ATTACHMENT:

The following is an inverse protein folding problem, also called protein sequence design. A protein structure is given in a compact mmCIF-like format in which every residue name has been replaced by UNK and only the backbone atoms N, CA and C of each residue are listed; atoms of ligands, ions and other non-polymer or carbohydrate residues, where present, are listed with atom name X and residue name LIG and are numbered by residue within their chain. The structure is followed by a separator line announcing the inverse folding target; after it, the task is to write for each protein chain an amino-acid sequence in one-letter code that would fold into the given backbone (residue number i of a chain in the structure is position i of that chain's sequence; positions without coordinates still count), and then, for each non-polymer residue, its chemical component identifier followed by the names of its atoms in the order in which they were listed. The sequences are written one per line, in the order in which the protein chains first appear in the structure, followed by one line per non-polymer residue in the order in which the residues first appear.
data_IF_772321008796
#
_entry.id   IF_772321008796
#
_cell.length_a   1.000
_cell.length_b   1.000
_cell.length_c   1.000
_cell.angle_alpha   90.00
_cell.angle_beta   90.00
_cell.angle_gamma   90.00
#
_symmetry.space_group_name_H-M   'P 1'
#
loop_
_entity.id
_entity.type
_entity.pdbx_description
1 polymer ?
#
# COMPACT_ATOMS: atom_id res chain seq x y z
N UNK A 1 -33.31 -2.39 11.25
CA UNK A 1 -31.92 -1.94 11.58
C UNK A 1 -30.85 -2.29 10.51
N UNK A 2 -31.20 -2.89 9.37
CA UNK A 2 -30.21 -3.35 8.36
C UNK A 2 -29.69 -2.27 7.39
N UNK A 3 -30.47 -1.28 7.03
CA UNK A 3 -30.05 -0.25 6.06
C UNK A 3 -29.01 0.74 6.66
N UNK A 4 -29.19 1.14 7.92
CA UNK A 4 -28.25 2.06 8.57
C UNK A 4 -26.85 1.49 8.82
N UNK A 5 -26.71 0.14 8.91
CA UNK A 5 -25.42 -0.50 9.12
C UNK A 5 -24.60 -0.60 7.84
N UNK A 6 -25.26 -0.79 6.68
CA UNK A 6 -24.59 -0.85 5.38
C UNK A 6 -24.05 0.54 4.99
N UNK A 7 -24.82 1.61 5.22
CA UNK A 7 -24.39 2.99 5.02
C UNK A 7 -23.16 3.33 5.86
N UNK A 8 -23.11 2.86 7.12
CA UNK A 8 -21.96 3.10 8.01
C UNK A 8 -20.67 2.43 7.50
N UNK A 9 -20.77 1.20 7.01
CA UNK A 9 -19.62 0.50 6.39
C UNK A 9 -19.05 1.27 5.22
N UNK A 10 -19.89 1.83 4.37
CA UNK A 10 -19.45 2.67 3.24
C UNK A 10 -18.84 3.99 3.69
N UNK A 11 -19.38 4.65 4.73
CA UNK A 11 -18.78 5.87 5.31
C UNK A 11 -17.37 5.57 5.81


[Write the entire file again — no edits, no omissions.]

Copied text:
The following is an inverse protein folding problem, also called protein sequence design. A protein structure is given in a compact mmCIF-like format in which every residue name has been replaced by UNK and only the backbone atoms N, CA and C of each residue are listed; atoms of ligands, ions and other non-polymer or carbohydrate residues, where present, are listed with atom name X and residue name LIG and are numbered by residue within their chain. The structure is followed by a separator line announcing the inverse folding target; after it, the task is to write for each protein chain an amino-acid sequence in one-letter code that would fold into the given backbone (residue number i of a chain in the structure is position i of that chain's sequence; positions without coordinates still count), and then, for each non-polymer residue, its chemical component identifier followed by the names of its atoms in the order in which they were listed. The sequences are written one per line, in the order in which the protein chains first appear in the structure, followed by one line per non-polymer residue in the order in which the residues first appear.
data_IF_772321008796
#
_entry.id   IF_772321008796
#
_cell.length_a   1.000
_cell.length_b   1.000
_cell.length_c   1.000
_cell.angle_alpha   90.00
_cell.angle_beta   90.00
_cell.angle_gamma   90.00
#
_symmetry.space_group_name_H-M   'P 1'
#
loop_
_entity.id
_entity.type
_entity.pdbx_description
1 polymer ?
#
# COMPACT_ATOMS: atom_id res chain seq x y z
N UNK A 1 -33.31 -2.39 11.25
CA UNK A 1 -31.92 -1.94 11.58
C UNK A 1 -30.85 -2.29 10.51
N UNK A 2 -31.20 -2.89 9.37
CA UNK A 2 -30.21 -3.35 8.36
C UNK A 2 -29.69 -2.27 7.39
N UNK A 3 -30.47 -1.28 7.03
CA UNK A 3 -30.05 -0.25 6.06
C UNK A 3 -29.01 0.74 6.66
N UNK A 4 -29.19 1.14 7.92
CA UNK A 4 -28.25 2.06 8.57
C UNK A 4 -26.85 1.49 8.82
N UNK A 5 -26.71 0.14 8.91
CA UNK A 5 -25.42 -0.50 9.12
C UNK A 5 -24.60 -0.60 7.84
N UNK A 6 -25.26 -0.79 6.68
CA UNK A 6 -24.59 -0.85 5.38
C UNK A 6 -24.05 0.54 4.99
N UNK A 7 -24.82 1.61 5.22
CA UNK A 7 -24.39 2.99 5.02
C UNK A 7 -23.16 3.33 5.86
N UNK A 8 -23.11 2.86 7.12
CA UNK A 8 -21.96 3.10 8.01
C UNK A 8 -20.67 2.43 7.50
N UNK A 9 -20.77 1.20 7.01
CA UNK A 9 -19.62 0.50 6.39
C UNK A 9 -19.05 1.27 5.22
N UNK A 10 -19.89 1.83 4.37
CA UNK A 10 -19.45 2.67 3.24
C UNK A 10 -18.84 3.99 3.69
N UNK A 11 -19.38 4.65 4.73
CA UNK A 11 -18.78 5.87 5.31
C UNK A 11 -17.37 5.57 5.81